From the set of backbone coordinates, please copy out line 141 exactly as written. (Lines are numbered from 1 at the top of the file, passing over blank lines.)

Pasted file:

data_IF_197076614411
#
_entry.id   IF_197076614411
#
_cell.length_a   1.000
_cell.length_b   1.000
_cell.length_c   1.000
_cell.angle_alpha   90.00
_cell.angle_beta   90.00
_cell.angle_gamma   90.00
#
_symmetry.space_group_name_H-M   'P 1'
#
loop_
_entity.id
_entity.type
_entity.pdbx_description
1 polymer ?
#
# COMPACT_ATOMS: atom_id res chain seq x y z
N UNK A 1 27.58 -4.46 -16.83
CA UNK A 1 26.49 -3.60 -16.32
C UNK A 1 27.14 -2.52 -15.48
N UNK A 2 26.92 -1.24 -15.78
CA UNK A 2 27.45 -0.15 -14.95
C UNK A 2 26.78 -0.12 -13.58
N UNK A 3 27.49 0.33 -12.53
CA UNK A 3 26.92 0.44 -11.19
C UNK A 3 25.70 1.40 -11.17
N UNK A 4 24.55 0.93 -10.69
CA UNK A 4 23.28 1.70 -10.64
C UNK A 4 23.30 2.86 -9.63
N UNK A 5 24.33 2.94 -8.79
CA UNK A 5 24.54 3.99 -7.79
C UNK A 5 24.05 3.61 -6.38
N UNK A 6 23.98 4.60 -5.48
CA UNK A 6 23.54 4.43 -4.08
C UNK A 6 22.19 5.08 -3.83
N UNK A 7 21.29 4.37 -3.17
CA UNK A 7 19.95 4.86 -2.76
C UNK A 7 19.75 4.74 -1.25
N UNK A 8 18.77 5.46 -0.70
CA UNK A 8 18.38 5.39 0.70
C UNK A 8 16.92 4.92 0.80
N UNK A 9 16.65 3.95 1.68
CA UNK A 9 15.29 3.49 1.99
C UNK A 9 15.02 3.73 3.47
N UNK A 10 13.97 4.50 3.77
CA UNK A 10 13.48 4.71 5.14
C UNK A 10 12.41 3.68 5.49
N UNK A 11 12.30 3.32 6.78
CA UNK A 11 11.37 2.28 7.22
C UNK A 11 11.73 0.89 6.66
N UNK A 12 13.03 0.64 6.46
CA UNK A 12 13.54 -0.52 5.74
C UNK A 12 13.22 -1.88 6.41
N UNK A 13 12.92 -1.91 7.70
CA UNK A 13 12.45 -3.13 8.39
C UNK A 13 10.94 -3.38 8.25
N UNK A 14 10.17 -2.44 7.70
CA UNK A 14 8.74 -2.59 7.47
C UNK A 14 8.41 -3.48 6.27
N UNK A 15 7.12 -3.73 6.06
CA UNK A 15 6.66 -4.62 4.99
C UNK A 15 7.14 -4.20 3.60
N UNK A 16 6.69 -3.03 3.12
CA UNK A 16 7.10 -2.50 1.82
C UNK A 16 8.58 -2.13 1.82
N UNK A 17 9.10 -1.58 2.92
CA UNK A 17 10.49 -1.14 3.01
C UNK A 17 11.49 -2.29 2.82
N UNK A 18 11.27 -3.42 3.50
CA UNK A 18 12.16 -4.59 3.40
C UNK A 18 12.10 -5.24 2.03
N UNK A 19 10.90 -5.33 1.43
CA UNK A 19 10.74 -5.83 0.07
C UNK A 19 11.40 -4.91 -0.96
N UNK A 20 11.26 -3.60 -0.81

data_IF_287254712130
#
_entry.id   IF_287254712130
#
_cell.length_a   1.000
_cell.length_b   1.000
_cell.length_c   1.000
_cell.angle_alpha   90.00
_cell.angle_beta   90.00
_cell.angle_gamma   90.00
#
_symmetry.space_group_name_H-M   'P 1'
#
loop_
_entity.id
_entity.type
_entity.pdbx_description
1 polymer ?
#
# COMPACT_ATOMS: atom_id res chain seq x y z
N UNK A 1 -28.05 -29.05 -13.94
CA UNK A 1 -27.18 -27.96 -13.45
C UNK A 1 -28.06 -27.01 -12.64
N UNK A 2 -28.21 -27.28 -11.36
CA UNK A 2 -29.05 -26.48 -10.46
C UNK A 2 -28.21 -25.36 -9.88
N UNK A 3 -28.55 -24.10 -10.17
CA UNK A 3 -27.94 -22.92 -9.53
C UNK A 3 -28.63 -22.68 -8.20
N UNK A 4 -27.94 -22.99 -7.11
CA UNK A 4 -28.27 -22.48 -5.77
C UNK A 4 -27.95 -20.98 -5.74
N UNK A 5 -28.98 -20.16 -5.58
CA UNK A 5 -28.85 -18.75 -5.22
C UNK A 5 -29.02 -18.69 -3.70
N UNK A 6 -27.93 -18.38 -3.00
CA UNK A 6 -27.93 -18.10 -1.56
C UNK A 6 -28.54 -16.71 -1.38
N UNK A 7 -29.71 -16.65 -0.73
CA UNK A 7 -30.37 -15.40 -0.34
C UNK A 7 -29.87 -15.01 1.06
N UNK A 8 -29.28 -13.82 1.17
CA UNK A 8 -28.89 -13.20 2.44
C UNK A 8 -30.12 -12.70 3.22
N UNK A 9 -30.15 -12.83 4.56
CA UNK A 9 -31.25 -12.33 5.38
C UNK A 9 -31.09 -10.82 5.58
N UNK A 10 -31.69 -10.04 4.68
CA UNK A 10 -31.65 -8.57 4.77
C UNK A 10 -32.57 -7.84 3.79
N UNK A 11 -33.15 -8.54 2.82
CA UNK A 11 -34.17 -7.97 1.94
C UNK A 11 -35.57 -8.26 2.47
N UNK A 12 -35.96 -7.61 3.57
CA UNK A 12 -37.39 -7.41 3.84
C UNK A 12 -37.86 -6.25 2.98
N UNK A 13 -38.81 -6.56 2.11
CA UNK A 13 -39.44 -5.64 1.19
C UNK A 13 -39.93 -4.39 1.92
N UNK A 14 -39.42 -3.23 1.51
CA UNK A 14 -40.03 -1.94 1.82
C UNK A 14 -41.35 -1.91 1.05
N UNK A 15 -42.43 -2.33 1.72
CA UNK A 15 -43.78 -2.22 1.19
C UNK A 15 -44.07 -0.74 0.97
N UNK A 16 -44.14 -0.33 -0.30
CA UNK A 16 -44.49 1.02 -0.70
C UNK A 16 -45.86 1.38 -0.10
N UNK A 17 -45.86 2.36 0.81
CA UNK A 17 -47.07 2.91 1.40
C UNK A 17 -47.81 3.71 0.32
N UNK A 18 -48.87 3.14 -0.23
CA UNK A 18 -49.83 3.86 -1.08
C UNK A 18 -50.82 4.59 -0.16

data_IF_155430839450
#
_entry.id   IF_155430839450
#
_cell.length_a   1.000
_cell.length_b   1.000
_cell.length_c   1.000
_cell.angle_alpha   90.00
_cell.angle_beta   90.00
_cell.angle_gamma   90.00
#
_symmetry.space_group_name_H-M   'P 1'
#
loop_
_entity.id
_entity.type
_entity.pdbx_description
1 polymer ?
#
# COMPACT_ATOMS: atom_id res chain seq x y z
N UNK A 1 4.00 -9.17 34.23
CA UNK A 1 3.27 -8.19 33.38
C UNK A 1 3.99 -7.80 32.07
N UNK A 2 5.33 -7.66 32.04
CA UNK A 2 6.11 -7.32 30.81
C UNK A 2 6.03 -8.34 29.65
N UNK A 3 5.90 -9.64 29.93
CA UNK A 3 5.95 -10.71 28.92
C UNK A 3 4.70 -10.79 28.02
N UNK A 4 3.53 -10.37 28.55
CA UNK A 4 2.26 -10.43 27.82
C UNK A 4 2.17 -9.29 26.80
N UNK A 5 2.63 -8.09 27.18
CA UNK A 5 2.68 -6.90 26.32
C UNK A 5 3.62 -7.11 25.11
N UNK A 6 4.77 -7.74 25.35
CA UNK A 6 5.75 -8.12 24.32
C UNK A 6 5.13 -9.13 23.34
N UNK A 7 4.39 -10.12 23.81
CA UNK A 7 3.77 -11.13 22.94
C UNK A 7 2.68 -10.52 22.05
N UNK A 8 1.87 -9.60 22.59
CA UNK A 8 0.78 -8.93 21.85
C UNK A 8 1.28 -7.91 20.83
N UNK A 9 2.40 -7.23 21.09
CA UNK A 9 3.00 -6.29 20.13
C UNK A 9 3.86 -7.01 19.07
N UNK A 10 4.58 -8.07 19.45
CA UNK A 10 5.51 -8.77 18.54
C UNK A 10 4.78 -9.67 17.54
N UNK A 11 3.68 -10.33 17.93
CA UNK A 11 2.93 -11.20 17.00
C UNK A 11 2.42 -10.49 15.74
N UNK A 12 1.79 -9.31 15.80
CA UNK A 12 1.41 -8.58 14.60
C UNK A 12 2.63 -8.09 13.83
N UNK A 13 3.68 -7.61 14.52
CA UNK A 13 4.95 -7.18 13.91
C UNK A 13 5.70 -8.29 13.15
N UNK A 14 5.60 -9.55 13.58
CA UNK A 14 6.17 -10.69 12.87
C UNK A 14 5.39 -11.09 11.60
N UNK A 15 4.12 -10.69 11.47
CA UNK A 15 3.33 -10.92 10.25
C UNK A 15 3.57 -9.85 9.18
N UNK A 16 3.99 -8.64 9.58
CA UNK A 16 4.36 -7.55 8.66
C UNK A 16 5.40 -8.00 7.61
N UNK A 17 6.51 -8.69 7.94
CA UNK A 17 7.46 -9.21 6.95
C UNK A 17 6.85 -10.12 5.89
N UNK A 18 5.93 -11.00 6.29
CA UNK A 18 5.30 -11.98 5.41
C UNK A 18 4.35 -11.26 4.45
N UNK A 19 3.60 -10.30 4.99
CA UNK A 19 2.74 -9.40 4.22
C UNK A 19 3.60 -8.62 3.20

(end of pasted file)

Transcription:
N UNK A 15 -42.43 -2.33 1.72